“…I’m a free trader. But the problem with free trade is that you need really talented people to negotiate for you. If you don’t have talented people, if you don’t have great leadership, if you don’t have people that know business, not just a political hack that got the job because he made a contribution to a campaign, which is the way all jobs, just about, are gotten, free trade terrible” [sic].
Having spent his entire speech trashing everything that the concept of free trade stands for, Trump now asserts that he is a free trader. Taken at face value, this is a ghastly joke. In fairness to Trump – the last person on earth who deserves a scrupulous effort in that direction – this attitude is common in the business world. Businessmen often say they would favor free trade if only the world didn’t put them at a disadvantage. But the purpose of free trade is to exploit whatever differing circumstances exist in different places – that is what gives rise to the differences in cost and price that make free trade profitable to consumers. If everything were equal everywhere and we had the “level playing field” that business demands, free trade would be superfluous and it wouldn’t occur.
Trump seems oblivious to the whole idea of voluntary trade between people; he refers only to negotiated trade deals between governments. Trump claims that we need “people that know business,” but he obviously doesn’t know it himself.
“…you know, China comes over and they dump all their stuff and I buy it. I buy it because, frankly, I have an obligation to buy it because they devalue their currency so brilliantly, they just did it recently, and nobody thought they could do it again…and it’s impossible for our people here to compete.”
One can only dissolve in helpless laughter when Trump, in the process of hard-selling himself as omnicompetent and omnipotent, suddenly blurts out that he is mesmerized by the brilliance of China’s monetary manipulation. The man who is going to force nations to do his bidding is hypnotized when China “dump[s] their stuff” and has to buy it because “they devalue their currency so brilliantly.
In order to convey Trump’s sense of his own importance, this analysis includes a summary of Trump’s statement of intention regarding various non-economic (or marginally economic) matters. To wit, Trump will personally:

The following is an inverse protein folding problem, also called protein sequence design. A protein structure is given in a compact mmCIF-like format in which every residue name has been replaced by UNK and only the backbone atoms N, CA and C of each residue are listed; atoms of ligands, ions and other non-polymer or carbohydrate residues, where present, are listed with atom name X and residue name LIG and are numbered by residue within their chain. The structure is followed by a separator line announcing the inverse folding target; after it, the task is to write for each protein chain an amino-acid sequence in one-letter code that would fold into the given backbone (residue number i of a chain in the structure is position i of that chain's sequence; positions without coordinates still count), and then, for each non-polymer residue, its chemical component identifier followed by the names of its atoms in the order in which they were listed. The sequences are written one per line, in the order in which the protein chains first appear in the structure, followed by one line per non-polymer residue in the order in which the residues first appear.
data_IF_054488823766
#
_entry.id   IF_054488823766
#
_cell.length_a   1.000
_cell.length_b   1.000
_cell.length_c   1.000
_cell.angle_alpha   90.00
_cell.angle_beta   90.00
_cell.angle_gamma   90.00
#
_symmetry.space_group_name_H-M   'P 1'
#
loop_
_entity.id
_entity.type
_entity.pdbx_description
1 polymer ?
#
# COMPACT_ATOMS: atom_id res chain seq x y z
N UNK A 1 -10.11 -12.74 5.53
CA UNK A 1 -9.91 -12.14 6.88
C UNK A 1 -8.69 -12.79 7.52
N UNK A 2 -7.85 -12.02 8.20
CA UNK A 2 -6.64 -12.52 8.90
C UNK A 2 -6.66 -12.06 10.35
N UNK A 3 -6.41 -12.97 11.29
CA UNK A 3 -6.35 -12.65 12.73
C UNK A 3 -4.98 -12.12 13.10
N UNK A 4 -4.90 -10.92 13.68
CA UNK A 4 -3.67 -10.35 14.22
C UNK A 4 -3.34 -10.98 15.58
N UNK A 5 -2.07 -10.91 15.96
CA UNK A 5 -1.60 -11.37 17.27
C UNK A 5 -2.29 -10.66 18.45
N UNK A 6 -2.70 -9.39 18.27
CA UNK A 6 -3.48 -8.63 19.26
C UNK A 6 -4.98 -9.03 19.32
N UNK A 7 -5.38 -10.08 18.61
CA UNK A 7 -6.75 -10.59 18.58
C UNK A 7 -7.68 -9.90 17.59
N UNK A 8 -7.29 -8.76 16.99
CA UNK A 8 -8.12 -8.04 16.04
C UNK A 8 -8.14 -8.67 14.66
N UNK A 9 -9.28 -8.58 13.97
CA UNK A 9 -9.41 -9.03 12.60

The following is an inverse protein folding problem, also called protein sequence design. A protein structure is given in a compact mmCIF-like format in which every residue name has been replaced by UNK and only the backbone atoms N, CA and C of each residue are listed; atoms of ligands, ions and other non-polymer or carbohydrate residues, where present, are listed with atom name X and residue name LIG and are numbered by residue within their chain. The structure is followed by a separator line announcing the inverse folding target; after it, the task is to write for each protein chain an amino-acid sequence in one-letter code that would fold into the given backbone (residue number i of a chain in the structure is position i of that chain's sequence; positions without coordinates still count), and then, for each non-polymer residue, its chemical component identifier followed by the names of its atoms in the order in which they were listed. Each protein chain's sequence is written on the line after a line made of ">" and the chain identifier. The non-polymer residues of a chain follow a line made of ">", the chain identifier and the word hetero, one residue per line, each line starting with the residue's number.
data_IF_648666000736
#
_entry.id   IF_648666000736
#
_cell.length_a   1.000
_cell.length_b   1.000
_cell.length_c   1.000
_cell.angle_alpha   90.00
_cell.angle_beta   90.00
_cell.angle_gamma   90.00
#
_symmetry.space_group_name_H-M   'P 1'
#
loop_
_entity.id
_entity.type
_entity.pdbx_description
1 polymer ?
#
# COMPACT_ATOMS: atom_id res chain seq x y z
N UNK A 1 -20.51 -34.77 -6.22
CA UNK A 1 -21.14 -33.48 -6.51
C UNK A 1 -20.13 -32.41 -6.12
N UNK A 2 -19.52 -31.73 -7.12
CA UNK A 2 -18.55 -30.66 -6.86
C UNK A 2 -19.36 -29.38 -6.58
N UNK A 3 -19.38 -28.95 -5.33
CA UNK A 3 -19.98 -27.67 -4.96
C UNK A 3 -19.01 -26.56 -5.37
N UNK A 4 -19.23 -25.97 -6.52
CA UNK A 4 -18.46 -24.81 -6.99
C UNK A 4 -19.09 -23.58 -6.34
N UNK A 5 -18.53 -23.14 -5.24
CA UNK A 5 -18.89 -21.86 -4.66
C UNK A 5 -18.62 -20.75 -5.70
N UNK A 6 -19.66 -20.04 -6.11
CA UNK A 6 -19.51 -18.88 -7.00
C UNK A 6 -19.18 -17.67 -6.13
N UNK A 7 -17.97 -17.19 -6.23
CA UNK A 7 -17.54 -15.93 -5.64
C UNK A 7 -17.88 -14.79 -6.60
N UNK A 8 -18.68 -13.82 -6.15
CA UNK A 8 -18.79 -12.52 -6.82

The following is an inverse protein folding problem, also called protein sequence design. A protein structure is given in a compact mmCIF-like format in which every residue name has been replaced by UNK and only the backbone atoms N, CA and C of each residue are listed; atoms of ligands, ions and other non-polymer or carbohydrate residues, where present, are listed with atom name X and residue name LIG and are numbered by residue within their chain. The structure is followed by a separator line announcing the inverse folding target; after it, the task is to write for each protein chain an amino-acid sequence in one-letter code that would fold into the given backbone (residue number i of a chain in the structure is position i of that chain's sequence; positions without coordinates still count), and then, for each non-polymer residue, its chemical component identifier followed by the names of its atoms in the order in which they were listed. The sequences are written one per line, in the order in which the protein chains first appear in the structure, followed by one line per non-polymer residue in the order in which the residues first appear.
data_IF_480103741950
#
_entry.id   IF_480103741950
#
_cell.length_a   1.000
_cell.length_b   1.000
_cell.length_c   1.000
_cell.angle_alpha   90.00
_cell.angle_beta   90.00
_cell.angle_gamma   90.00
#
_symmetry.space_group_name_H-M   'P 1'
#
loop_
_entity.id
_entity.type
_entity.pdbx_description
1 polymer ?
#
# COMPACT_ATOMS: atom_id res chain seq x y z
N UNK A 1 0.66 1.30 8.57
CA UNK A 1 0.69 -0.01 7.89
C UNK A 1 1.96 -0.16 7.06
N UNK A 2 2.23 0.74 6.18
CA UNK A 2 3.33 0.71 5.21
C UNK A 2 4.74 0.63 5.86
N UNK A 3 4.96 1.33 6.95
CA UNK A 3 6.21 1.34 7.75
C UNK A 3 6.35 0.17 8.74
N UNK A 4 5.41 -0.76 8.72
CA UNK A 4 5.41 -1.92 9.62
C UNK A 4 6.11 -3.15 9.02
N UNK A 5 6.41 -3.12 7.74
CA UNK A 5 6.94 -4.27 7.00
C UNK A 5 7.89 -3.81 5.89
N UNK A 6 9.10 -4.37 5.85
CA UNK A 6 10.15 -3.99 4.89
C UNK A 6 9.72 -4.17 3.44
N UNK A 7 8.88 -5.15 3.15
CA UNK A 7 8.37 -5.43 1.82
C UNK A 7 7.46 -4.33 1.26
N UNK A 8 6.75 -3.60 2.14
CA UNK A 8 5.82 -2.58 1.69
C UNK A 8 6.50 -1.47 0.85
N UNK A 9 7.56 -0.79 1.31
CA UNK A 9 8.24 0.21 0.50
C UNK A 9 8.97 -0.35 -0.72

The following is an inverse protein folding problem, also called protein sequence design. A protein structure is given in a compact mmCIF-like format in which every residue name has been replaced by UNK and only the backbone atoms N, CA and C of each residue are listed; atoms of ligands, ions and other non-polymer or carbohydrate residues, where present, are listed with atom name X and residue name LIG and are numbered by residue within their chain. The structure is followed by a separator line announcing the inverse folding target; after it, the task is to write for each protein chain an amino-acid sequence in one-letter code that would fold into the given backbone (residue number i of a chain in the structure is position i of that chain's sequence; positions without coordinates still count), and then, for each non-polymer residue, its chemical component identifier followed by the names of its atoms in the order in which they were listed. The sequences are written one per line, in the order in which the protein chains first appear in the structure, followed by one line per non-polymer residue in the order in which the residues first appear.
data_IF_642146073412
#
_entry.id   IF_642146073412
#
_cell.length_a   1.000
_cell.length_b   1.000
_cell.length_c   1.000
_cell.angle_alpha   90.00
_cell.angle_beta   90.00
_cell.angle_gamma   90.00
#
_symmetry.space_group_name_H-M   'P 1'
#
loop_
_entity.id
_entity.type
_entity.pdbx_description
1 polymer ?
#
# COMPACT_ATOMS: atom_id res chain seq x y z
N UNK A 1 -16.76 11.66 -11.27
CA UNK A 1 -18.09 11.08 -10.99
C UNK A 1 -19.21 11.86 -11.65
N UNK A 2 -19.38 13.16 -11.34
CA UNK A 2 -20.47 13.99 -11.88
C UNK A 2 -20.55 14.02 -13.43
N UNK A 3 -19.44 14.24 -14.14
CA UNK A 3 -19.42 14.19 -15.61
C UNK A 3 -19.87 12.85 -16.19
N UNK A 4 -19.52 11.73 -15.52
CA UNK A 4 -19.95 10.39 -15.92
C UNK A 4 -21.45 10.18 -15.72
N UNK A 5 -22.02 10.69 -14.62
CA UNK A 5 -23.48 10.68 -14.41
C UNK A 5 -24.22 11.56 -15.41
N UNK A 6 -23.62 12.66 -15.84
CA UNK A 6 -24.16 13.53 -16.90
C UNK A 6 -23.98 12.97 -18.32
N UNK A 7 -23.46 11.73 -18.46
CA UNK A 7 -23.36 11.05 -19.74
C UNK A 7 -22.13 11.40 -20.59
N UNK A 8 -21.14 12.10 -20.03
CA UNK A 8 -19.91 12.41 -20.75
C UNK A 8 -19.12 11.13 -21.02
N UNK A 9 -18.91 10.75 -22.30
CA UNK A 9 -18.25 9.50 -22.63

Save Social Security, Medicare and Medicaid without cutting benefits for recipients simply by eliminating waste, fraud and abuse in those programs.
Renegotiate all our foreign-trade deals.
Reduce our unsustainable federal-government debt – which he estimated variously during the speech at $16 trillion, $8 trillion and $18 trillion.
Rebuild our infrastructure at one-third the cost that our governments now pay.
Deal with the threat(s) posed by China.
End Common Core.
Rescind Obama’s executive immigration order.
Stop Iran from getting nuclear weapons.
Find the General Patton and General MacArthur in the U.S. military.
Trump made no mention of the fact that presidents lack the authority necessary to accomplish almost all the things he promised to do.
Trump in Summation
Readers who are convinced that Trump must have had something good and worthwhile to say in his Presidential announcement are encouraged to consult the text and try to find it. They will discover that this analytical synopsis has accurately portrayed a man so self-absorbed and heedlessly self-confident that he has not performed the routine self-criticism demanded of a public performer, let alone a public servant.
Americans benefit enormously from the practice of immigration. Key industries such as construction, agricultural labor, hospitality and restaurant service are staffed with immigrant labor to a predominant or important degree. We gain from this in the same way as we gain from domestic oil produced by processes such as fracking. In this sense, immigration is a “production process” that makes cheaper and/or more productive labor available, just as fracking is a production process that makes oil recovery more productive. Some 25 years ago, economists Stephen Moore and Julian Simon conducted a poll of economists in which they asked whether the benefits of immigration depended on whether immigration was legal or illegal. Over 90% of economists surveyed said it did not matter. The only surprising thing is that the vote wasn’t unanimous, since the benefits provided by immigration do not depend on how the immigrant arrived in this country. Trump’s speech displayed no cognizance of this economic reality.
No Republican in living memory has flaunted utter ignorance of economics so brazenly as Donald Trump. Trump’s strong showing in the polls after his announcement is proof that the Party is in danger of becoming incoherent to the public or worse. Trump is a modern-day Senator Bilbo; his way leads to extinction.